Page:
A horse is a horse ...

Ruby Kirk’s Opal Woods Farm specializes in miniature horses, which many people purchase as pets

August 31, 2017
Image description
Bob Niedbala
Image description
Bob Niedbala
Image description
Bob Niedbala
Image description
Bob Niedbala

Surrounded by a half dozen horses, after having called them in from pasture, Ruby Kirk obviously doesn’t have to worry about getting crushed or trampled by an errant hoof – that’s because all the horses on Kirk’s 43-acre farm near Carmichaels are miniatures.

Kirk breeds miniature horses, which stand no taller than about three feet, measured from the ground to the withers, a point at about the last hairs on the horse’s mane.

She breeds the animals for people who want them as pets, who train them for show or use them to pull carts or wagons. She also breeds them to become therapy animals, a use that is becoming more prevalent because of the miniatures’ ability to be easily trained and their calm and gentle natures. “When you walk through the field, you’ll see what they’re like. They’ll come right up to you and say ‘Hi,’ ” Kirk says. “They actually have a personality like a dog as opposed to a horse.”

Her horses certainly are not threatening to a visitor who entered the pasture with Kirk one day in early August. All the horses seemed to want was to be petted and given a little attention.

“They are very personable, very smart; they are very bonded to humans, very inquisitive,” Kirk says. “And every horse has a personality; they are not all the same.”

Kirk grew up on a farm in western Greene County and she loves farm life. She had a pet horse as a child, but got way from farm living when she went away to college and then began a career in retail management. She started breeding miniatures as a hobby about 12 years ago when she first moved to the farm, which she later named Opal Woods Farm in honor of the first miniature born there. The birth was in a wooded area and the horse was the color of a white opal.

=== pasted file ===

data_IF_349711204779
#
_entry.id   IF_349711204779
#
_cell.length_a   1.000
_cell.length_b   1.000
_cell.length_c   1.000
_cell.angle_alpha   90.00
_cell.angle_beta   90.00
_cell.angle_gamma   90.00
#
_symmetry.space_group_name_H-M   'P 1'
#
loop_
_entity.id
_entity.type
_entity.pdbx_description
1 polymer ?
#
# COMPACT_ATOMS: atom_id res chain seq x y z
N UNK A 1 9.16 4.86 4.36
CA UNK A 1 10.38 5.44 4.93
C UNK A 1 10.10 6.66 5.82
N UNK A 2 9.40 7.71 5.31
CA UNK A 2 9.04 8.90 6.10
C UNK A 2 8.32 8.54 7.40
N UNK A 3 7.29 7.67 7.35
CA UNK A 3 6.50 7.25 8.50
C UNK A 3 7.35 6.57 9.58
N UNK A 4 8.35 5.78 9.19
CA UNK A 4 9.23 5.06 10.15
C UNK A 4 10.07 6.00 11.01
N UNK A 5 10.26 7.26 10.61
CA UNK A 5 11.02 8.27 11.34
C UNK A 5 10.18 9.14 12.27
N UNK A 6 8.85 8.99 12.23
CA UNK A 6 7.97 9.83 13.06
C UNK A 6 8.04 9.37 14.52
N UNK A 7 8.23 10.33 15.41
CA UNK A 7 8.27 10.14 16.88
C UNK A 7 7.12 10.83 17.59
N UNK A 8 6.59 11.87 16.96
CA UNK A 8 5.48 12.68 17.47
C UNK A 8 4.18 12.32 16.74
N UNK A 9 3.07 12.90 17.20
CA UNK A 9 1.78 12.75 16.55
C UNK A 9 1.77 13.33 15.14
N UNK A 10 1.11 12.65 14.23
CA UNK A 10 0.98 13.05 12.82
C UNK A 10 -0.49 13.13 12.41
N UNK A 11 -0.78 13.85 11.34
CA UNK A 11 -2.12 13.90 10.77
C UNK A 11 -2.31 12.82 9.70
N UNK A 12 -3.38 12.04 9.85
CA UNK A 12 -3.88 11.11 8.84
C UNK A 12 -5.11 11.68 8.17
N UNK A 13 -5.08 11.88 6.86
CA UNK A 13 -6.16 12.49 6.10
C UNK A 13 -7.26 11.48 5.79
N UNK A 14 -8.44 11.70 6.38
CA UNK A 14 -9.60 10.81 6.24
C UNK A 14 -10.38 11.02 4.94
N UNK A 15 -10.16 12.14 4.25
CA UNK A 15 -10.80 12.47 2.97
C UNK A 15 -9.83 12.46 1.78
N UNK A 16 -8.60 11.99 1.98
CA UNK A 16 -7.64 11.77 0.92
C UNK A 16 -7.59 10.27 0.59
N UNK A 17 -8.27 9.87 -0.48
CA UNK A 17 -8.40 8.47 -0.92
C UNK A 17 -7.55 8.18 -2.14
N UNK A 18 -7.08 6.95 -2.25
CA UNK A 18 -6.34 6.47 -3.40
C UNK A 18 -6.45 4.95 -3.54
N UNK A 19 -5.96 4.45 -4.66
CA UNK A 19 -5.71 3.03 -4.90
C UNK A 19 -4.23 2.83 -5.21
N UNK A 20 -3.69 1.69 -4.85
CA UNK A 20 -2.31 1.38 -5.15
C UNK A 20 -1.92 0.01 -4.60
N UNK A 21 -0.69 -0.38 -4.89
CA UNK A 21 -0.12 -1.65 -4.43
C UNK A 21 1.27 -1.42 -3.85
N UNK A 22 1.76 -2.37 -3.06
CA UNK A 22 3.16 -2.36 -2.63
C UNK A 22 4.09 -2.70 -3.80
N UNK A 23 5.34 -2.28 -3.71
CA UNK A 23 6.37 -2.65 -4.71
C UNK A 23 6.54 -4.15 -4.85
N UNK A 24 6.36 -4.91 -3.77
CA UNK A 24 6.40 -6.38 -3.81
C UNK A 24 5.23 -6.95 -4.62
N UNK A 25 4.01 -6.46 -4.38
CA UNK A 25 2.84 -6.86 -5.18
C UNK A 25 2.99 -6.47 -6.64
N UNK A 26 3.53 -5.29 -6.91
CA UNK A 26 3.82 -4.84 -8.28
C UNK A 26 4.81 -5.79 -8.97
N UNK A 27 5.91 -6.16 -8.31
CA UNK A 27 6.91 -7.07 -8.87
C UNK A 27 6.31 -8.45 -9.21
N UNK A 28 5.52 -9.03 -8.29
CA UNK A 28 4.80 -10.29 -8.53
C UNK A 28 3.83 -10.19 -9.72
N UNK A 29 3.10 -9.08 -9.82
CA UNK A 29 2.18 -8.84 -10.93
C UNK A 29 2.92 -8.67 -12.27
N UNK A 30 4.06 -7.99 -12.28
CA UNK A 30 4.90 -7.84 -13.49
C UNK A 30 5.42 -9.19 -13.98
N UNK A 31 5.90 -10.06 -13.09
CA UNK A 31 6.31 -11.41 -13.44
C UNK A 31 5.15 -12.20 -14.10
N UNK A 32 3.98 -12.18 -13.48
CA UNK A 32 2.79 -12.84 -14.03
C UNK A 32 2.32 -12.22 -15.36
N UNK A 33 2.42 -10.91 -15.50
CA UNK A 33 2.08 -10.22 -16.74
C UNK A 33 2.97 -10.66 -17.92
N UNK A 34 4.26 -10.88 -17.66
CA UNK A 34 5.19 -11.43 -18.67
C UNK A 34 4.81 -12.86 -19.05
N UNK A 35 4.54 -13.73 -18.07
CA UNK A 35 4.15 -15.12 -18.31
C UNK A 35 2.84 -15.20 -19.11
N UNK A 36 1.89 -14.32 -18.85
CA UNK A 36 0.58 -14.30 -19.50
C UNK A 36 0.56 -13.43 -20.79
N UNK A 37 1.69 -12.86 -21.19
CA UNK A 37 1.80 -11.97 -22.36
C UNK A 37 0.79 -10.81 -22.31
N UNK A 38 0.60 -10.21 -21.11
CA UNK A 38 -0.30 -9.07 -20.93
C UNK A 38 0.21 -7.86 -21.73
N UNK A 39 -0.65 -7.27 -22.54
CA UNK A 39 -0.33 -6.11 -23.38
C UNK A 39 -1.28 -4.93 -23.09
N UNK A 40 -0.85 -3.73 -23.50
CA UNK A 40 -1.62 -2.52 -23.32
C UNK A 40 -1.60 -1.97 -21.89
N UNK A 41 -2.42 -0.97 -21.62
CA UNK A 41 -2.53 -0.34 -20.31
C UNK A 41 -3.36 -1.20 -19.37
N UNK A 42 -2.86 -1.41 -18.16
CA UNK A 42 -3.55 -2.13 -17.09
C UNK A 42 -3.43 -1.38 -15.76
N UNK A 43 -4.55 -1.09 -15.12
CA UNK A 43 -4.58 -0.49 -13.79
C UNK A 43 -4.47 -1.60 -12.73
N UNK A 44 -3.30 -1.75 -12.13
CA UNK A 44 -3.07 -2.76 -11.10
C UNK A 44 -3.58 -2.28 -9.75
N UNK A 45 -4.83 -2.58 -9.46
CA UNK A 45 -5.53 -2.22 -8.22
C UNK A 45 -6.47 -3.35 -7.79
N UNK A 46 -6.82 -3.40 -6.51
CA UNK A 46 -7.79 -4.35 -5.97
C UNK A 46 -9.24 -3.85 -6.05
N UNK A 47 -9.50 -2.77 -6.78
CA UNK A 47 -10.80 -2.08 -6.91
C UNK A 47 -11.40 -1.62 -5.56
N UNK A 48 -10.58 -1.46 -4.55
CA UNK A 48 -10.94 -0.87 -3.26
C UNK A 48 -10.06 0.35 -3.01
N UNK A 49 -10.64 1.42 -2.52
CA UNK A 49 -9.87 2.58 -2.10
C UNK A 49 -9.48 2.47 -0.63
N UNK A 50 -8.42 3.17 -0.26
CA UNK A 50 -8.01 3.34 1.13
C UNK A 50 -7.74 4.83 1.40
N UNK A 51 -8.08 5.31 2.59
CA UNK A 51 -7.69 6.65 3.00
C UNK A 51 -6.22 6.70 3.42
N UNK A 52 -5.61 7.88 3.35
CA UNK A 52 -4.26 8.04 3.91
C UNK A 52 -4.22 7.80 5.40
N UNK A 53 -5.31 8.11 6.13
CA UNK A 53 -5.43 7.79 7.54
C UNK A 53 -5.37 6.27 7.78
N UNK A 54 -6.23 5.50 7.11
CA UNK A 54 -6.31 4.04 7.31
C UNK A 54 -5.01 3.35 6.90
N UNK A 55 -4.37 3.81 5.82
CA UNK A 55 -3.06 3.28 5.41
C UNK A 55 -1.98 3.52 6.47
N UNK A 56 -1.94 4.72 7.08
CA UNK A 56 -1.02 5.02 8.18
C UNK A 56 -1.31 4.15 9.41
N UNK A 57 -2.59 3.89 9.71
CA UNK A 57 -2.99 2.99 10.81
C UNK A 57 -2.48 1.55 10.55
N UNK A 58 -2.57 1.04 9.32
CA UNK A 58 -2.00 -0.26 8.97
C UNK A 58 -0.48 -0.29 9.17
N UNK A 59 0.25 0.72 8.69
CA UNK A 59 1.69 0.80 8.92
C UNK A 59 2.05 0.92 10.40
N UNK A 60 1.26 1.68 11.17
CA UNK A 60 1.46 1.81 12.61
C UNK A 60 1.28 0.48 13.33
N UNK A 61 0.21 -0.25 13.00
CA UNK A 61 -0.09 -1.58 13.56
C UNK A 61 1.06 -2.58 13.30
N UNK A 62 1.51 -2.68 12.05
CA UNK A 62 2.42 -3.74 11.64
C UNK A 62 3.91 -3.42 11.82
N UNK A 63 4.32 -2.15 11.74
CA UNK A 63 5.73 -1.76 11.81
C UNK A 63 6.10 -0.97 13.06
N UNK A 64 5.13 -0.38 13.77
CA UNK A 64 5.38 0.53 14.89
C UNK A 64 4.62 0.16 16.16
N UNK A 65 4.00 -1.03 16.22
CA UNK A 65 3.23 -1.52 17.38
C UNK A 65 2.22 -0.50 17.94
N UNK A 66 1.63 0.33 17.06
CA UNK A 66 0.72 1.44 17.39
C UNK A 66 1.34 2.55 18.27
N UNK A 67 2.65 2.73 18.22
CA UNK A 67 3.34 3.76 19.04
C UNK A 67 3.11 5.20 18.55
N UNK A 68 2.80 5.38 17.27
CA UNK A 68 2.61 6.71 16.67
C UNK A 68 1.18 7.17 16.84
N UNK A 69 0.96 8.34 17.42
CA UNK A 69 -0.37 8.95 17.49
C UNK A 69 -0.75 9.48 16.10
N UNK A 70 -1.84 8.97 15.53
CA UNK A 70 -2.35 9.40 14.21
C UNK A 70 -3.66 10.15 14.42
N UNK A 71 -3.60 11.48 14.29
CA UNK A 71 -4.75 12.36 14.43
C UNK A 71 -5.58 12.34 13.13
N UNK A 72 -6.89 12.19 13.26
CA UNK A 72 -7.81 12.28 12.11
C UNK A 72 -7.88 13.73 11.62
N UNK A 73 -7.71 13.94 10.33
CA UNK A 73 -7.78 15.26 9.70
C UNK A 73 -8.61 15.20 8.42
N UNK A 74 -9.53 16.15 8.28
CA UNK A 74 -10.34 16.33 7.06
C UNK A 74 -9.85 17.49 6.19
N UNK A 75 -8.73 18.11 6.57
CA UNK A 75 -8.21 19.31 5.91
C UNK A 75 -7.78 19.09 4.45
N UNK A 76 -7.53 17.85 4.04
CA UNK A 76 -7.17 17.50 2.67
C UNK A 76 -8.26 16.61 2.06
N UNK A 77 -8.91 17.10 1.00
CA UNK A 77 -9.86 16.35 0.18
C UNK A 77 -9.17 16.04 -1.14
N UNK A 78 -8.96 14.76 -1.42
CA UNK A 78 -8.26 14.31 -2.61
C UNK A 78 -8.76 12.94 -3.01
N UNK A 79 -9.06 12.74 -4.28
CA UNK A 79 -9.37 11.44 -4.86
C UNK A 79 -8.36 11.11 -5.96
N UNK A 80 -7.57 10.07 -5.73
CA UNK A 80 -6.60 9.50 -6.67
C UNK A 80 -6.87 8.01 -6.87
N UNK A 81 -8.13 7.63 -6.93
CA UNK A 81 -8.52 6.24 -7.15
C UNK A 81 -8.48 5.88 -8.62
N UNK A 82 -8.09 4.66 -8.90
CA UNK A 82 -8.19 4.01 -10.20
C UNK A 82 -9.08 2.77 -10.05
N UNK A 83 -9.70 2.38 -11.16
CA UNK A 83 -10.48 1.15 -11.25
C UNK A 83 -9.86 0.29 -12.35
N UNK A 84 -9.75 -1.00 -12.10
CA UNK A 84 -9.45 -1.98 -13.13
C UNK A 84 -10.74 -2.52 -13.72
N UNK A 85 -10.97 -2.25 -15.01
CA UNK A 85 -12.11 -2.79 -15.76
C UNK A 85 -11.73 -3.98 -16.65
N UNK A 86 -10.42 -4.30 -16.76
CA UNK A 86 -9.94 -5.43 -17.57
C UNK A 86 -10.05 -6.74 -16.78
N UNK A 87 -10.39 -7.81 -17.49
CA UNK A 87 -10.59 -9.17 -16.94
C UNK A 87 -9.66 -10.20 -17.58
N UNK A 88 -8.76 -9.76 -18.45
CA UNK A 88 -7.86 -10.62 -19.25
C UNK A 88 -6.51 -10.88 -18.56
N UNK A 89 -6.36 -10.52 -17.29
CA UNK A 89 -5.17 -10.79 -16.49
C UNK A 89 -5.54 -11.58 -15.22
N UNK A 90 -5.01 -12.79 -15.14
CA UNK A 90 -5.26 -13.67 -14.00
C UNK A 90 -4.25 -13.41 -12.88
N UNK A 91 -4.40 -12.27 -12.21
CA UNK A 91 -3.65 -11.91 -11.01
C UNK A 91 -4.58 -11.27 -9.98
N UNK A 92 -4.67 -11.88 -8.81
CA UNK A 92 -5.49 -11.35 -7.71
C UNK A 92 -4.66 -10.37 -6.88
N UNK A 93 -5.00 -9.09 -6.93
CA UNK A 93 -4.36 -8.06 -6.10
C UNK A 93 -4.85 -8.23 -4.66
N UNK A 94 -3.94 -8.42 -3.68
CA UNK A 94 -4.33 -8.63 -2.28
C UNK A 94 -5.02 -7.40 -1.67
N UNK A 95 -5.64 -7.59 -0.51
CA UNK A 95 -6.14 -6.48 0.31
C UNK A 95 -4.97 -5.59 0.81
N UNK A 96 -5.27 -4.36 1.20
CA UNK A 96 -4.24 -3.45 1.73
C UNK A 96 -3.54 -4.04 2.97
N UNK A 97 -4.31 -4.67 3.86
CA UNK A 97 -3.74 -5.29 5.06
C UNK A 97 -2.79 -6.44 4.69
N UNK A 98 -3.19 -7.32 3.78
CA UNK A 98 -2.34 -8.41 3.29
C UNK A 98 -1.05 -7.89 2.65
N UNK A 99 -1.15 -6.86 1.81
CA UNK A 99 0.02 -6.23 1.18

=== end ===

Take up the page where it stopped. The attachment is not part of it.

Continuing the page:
About 10 years ago, Kirk was looking for a way to bring in some additional income to help maintain the farm when she realized she could make breeding a business.

“I needed something to help sustain the farm and help add supplemental income, and I knew I wasn’t going to grow corn or put up hay or buy any extra equipment. Basically, I realized I could use these little guys to help make my farm useful,” she says.

Macaque in the trees
Bob Niedbala

Kirk breeds only miniature Appaloosa horses, which are known for the spotted pattern of their coat. All of her horses are registered through one or both of the two miniature horse registries: the American Miniature Horse Association and American Miniature Horse Registry.

Breeding Appaloosas wasn’t as easy as she first thought it would be. In fact, it took quite a bit of time, research and “trial and error” to perfect her horses, she says.

“You can’t just breed Appaloosa and expect to get spots,” Kirk says. “I didn’t know that in the beginning, so I was breeding Appaloosas, but they looked like little black or brown horses with no spots.” The secret, she soon learned, was in the use of information from genetic testing.

Kirk has about 44 miniatures on her farm, including three stallions and 17 babies, or foals. She sees each of her horses pretty much every day. She also rotates her horses among three pastures, one of which is her front yard. “Throughout the year, every one of them gets handled pretty extensively; you’ll see when you walk through the fields, they’ll come right up to you.”